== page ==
The owner evolves
Cloward recalls that in Raykon’s early days, he was in charge of all of the many details that go into the construction of expensive, high-end homes. But as time went on, he found that he was getting stretched too thin and that he needed help to make sure that the necessary partnerships with his homeowner clients were being well-maintained.
“There were things getting dropped and I understood the importance of bringing on qualified help to not only focus in on the projects that they were responsible for, but also having them take ownership of the project and making sure that we were always available, because there are times when I’m not,” he explains. “I’m a believer in being accessible and having the homeowners being able to get a hold of us to answer any questions. And those projects need specific guidance. So, one of our philosophies is that each project manager will be over one, to maybe two projects at any given time, and they’ll be taking care of the day-to-day operations; they’ll be getting a lot of face time with the client.”
According to Cloward, not only are his clients very involved in the construction process, unlike they would be in the production homebuilding sector, they’re also wealthier and far less affected by the financial climate currently prevailing in the real estate market. “It’s more of a lifestyle or timing thing – a stage of life where it makes more sense to them to design their own custom home,” he notes. “Interest rates may be high, but, still, my client tells me that, emotionally, this is the time of life where they’re going to build. These homes take six to 12 months to design, and then they take 12-18 months to build. You can be in the custom-home building environment for three years or so. So, trying to time the market doesn’t make sense. Yeah, interest rates are high, but maybe they’ll take money out of their financial investments or whatever makes sense to them. And I’ve been a beneficiary of that.”
Currently, the company has six projects under construction and three more projects under contract. “We have all the work we need to keep our team working,” Cloward reports. “2024 looks great. And we’re looking to take more projects on into 2025. We’ll be doing better if everything plays out than we did in 2023. That’s one of the things I’ve enjoyed ever since starting in 2008. Every year that I’ve been in business, we’ve increased revenues and that continues to stay true.”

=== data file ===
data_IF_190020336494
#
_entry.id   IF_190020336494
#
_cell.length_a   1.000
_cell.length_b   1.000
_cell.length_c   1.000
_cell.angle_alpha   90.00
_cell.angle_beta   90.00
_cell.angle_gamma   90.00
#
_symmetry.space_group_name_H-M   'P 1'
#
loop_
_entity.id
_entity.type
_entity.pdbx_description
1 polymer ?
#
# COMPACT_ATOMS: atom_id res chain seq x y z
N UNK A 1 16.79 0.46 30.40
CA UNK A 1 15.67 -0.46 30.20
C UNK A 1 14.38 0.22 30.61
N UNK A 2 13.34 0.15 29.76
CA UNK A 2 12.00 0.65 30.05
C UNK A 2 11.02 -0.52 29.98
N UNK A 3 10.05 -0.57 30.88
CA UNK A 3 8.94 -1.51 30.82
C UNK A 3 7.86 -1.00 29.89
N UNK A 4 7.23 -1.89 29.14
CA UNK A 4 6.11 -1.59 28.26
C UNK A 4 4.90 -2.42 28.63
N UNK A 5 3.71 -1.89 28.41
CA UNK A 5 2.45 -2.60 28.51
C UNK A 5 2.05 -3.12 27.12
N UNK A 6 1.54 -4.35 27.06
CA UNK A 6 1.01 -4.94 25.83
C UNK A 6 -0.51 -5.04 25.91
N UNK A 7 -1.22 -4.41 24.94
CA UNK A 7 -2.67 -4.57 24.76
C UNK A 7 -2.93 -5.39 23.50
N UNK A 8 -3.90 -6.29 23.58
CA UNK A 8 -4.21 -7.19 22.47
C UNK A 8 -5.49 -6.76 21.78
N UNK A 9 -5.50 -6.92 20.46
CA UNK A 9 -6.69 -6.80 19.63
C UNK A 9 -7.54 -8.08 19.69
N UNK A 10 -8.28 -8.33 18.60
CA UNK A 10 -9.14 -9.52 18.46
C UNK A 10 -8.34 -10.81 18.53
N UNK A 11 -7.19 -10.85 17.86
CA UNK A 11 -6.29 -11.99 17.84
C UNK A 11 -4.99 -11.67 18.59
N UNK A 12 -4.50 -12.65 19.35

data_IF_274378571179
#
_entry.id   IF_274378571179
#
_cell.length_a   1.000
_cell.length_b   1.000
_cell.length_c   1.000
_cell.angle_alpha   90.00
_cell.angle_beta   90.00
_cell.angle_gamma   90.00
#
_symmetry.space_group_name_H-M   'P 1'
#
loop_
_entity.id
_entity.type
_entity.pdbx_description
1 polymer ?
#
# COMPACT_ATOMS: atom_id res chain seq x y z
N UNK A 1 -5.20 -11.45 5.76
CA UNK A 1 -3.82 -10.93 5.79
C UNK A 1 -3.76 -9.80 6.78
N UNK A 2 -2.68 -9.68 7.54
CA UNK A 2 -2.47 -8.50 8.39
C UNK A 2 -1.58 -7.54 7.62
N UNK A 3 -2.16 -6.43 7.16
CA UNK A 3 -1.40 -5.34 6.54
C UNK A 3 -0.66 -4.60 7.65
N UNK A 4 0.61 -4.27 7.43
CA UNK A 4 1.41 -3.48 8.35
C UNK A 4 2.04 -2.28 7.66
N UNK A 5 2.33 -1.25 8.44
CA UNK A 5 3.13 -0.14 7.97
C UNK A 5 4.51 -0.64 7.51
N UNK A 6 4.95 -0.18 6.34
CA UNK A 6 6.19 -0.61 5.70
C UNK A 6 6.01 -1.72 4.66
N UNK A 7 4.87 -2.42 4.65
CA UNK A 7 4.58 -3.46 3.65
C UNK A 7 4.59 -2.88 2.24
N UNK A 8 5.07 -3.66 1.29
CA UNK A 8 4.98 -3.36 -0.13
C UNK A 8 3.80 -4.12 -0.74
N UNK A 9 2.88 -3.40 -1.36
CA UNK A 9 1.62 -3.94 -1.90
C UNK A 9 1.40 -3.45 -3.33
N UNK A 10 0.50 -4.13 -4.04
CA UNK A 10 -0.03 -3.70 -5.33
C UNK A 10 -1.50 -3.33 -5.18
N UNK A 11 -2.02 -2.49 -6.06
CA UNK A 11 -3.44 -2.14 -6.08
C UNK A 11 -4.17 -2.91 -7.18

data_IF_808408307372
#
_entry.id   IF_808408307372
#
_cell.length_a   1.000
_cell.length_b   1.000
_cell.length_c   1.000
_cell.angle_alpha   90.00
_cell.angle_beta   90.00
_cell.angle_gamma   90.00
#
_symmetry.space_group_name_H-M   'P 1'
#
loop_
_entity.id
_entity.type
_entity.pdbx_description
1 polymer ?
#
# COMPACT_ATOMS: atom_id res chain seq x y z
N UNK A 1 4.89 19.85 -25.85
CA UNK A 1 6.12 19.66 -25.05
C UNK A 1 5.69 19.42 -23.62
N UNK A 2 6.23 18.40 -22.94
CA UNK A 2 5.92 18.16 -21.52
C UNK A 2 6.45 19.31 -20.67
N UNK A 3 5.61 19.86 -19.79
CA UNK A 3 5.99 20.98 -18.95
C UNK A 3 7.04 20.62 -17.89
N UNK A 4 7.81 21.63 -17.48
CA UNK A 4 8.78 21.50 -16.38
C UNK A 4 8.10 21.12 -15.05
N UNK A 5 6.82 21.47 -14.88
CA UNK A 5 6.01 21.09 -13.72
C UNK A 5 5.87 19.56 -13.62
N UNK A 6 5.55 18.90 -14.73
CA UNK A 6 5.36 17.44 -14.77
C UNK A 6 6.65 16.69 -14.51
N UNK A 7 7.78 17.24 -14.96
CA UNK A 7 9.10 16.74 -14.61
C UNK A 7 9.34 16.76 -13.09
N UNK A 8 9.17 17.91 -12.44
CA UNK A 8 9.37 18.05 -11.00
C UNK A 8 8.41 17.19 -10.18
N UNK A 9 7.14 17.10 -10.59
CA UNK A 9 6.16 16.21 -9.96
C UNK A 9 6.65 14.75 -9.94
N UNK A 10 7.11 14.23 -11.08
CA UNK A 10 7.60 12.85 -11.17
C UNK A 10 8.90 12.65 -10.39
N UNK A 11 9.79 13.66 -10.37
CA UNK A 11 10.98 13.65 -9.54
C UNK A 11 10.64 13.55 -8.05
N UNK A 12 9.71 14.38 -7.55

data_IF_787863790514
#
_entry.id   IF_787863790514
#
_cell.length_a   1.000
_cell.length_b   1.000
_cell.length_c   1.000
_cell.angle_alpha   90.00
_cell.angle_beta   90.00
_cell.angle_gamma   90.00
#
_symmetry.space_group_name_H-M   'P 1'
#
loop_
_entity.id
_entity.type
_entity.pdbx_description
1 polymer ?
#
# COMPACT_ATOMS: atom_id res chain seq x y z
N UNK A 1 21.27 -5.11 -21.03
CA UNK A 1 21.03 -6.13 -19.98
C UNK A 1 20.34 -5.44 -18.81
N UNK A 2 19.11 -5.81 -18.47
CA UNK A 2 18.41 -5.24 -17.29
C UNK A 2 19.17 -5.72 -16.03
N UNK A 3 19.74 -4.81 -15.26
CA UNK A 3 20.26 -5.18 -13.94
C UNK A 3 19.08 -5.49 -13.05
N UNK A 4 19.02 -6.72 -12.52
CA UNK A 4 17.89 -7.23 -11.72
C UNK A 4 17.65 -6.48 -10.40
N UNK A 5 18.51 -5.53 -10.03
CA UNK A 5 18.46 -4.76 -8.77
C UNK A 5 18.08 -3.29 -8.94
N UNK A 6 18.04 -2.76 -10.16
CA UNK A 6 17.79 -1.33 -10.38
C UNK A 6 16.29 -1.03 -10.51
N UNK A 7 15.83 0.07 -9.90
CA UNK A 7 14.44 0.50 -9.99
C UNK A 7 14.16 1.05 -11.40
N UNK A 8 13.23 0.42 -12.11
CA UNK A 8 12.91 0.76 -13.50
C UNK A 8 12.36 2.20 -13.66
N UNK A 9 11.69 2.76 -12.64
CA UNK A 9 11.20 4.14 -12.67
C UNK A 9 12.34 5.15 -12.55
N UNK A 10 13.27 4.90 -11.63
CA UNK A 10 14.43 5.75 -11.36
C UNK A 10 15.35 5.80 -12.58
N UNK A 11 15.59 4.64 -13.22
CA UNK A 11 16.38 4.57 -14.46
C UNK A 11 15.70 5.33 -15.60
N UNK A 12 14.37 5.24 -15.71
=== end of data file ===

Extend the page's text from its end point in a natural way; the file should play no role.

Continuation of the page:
Forward and back
Going forward, Cloward says that he is seriously looking on expanding his company’s market reach: “The Park City area is very much in line with the types of homes that we build and it’s probably an hour away from us. So, it does make sense to not confine ourselves to a restrictive market because there’s a lot of opportunity there. It’s a different type of clientele; a lot of those clients are secondary homebuyers and, traditionally, we’re working with primary home residents. But we definitely are not committed to only staying within our area; it just needs to make sense.”
Looking back, Cloward reveals that he has learned to appreciate the opportunity that’s been given to him to evolve from his beginnings in fine woodworking and cabinetry to the wider environment of the custom home building industry. “It’s allowed me to branch out and touch base with a lot of different professionals,” he says. “I’m not a tradesman anymore; I no longer have the cabinet shop. I’m a general contractor, which is by plan. It’s allowed me to establish a business, create a reputation that I’m very proud of, and to build a business where I now have very qualified, educated, smart, and hardworking partners within. And so, I’ve found myself much more involved, over the last four or five years, in building the team and having a business that will sustain itself.”
“I still have a passion for construction,” Cloward says in conclusion. “I love it. It’s what I know. I love the opportunity to build and to have others to team with. I’m not involved in the day-to-day construction any more, but the building science that I used to be super passionate about has been passed on to my partners on the Raykon team. We’re in it together; we’re growing together; and my passion and drive is to help them be successful.”
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AT A GLANCE
WHAT: A custom home builder
WHERE: Salem, Utah